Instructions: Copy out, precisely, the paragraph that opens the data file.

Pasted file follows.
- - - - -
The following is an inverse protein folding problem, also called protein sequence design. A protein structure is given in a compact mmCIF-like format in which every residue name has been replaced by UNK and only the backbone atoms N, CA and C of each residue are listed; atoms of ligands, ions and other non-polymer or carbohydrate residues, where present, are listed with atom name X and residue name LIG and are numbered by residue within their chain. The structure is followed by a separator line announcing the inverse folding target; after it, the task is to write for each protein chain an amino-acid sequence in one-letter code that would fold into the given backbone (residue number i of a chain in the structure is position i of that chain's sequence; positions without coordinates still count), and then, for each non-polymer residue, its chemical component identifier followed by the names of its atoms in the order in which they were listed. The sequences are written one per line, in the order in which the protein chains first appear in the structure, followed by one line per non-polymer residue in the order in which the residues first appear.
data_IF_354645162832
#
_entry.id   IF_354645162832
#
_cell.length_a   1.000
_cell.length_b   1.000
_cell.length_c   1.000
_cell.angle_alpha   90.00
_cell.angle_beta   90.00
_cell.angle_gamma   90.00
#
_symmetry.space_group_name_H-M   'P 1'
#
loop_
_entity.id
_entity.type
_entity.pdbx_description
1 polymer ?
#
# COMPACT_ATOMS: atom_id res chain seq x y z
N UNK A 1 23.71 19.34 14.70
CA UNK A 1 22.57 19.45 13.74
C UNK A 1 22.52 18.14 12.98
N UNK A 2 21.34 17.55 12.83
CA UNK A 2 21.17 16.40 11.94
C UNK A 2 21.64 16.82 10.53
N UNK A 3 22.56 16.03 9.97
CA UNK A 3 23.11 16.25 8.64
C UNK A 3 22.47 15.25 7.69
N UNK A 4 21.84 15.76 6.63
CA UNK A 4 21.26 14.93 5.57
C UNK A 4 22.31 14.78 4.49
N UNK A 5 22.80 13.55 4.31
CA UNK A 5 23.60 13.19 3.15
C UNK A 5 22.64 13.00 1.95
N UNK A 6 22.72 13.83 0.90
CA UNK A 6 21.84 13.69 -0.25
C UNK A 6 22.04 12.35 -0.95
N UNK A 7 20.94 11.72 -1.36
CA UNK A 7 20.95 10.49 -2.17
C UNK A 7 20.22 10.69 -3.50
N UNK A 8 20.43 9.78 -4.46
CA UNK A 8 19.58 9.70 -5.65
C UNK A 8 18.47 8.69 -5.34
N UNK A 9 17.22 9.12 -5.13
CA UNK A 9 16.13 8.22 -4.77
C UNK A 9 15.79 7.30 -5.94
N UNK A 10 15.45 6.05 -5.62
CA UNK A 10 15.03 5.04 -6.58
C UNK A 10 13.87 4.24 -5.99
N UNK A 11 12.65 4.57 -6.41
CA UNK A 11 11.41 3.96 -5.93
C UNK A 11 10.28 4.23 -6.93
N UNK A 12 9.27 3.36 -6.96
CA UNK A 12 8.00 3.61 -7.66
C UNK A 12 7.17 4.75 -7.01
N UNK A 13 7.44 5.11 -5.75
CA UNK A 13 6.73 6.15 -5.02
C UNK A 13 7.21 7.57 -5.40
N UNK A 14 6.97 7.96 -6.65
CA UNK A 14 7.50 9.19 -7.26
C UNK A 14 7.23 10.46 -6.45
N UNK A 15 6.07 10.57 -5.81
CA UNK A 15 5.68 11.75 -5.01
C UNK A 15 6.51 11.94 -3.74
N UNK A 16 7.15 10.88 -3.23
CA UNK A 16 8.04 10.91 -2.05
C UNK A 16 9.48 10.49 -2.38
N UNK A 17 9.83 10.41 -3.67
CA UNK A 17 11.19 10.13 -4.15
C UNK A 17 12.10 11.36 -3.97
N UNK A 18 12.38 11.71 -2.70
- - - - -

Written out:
The following is an inverse protein folding problem, also called protein sequence design. A protein structure is given in a compact mmCIF-like format in which every residue name has been replaced by UNK and only the backbone atoms N, CA and C of each residue are listed; atoms of ligands, ions and other non-polymer or carbohydrate residues, where present, are listed with atom name X and residue name LIG and are numbered by residue within their chain. The structure is followed by a separator line announcing the inverse folding target; after it, the task is to write for each protein chain an amino-acid sequence in one-letter code that would fold into the given backbone (residue number i of a chain in the structure is position i of that chain's sequence; positions without coordinates still count), and then, for each non-polymer residue, its chemical component identifier followed by the names of its atoms in the order in which they were listed. The sequences are written one per line, in the order in which the protein chains first appear in the structure, followed by one line per non-polymer residue in the order in which the residues first appear.